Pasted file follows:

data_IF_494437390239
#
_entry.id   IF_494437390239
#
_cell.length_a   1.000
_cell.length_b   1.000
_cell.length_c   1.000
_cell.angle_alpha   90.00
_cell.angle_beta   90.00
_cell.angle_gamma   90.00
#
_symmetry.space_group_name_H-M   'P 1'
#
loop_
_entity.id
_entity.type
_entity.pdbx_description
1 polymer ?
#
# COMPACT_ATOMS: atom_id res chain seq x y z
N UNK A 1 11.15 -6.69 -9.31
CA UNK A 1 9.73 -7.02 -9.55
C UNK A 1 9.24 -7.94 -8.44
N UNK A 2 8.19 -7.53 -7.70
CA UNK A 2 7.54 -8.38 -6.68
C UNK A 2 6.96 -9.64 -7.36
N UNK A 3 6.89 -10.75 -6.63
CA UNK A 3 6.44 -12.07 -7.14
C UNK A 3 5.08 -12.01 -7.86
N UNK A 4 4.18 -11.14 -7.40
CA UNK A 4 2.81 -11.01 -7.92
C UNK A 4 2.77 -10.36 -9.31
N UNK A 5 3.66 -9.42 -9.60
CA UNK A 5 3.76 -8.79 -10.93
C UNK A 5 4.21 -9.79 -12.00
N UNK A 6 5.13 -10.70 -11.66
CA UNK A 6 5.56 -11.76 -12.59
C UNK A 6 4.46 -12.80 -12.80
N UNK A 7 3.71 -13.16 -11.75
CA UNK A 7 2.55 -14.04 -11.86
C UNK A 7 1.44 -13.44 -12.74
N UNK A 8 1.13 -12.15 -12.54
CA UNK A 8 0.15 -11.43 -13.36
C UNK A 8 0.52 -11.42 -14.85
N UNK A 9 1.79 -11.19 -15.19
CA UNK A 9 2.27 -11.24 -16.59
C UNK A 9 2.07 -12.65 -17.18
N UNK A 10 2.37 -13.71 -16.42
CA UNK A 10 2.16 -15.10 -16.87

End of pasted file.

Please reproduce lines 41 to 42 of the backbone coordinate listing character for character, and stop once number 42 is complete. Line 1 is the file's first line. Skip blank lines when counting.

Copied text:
C UNK A 7 1.44 -13.44 -12.74
N UNK A 8 1.13 -12.15 -12.54